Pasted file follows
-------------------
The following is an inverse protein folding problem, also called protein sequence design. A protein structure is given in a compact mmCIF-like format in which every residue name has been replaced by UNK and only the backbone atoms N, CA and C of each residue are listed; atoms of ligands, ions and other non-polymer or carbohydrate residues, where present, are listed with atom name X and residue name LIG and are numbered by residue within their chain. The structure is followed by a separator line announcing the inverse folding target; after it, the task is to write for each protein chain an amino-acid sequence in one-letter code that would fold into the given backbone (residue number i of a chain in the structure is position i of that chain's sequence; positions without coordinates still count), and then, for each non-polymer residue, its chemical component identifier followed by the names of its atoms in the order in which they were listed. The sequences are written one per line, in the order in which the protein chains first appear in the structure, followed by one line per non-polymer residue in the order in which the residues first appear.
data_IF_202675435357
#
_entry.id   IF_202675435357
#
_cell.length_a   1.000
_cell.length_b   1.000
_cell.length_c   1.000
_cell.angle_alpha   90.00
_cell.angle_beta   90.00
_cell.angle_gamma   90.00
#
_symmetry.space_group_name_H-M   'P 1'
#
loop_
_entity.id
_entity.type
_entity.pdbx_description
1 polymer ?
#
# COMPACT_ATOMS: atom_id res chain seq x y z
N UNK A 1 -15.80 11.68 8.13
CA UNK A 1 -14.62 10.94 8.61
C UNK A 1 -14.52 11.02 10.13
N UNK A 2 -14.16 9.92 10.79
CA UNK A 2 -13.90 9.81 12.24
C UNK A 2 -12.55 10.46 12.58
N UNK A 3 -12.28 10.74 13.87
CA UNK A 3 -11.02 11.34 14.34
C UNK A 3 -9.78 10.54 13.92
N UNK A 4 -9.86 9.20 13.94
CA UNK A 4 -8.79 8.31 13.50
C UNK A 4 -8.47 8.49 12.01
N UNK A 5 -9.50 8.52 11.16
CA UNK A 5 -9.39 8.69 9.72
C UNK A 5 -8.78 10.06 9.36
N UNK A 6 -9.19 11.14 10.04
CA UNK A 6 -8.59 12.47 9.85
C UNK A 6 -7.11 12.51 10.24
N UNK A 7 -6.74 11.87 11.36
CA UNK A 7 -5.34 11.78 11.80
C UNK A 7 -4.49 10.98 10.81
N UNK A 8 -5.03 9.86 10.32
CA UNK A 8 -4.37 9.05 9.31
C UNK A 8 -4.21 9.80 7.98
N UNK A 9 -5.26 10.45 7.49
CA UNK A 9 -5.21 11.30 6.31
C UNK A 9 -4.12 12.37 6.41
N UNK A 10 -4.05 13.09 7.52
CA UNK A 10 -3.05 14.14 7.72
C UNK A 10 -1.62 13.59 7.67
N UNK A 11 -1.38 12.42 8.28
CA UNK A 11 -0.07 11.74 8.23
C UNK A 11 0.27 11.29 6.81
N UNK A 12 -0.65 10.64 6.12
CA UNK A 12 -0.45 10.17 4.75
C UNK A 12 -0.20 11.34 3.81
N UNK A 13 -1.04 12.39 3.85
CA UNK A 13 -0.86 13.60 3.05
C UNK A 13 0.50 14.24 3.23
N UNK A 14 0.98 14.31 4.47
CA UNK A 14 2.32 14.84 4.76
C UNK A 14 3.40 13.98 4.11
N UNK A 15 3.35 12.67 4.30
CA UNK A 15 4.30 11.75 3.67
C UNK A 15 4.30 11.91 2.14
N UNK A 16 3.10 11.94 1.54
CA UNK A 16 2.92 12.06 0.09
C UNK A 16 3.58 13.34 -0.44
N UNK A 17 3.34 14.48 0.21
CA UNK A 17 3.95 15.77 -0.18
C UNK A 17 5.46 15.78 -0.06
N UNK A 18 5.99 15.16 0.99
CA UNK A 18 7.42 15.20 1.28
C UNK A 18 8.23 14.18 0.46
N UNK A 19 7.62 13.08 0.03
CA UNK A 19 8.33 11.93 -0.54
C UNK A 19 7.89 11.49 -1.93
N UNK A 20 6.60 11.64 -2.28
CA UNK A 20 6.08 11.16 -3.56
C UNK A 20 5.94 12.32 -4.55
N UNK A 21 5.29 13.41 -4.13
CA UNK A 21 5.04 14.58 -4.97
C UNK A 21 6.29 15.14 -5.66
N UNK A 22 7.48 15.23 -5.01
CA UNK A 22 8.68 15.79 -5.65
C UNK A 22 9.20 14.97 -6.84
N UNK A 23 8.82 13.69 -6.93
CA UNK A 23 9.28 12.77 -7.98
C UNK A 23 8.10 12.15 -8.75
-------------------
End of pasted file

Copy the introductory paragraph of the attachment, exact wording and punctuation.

The following is an inverse protein folding problem, also called protein sequence design. A protein structure is given in a compact mmCIF-like format in which every residue name has been replaced by UNK and only the backbone atoms N, CA and C of each residue are listed; atoms of ligands, ions and other non-polymer or carbohydrate residues, where present, are listed with atom name X and residue name LIG and are numbered by residue within their chain. The structure is followed by a separator line announcing the inverse folding target; after it, the task is to write for each protein chain an amino-acid sequence in one-letter code that would fold into the given backbone (residue number i of a chain in the structure is position i of that chain's sequence; positions without coordinates still count), and then, for each non-polymer residue, its chemical component identifier followed by the names of its atoms in the order in which they were listed. The sequences are written one per line, in the order in which the protein chains first appear in the structure, followed by one line per non-polymer residue in the order in which the residues first appear.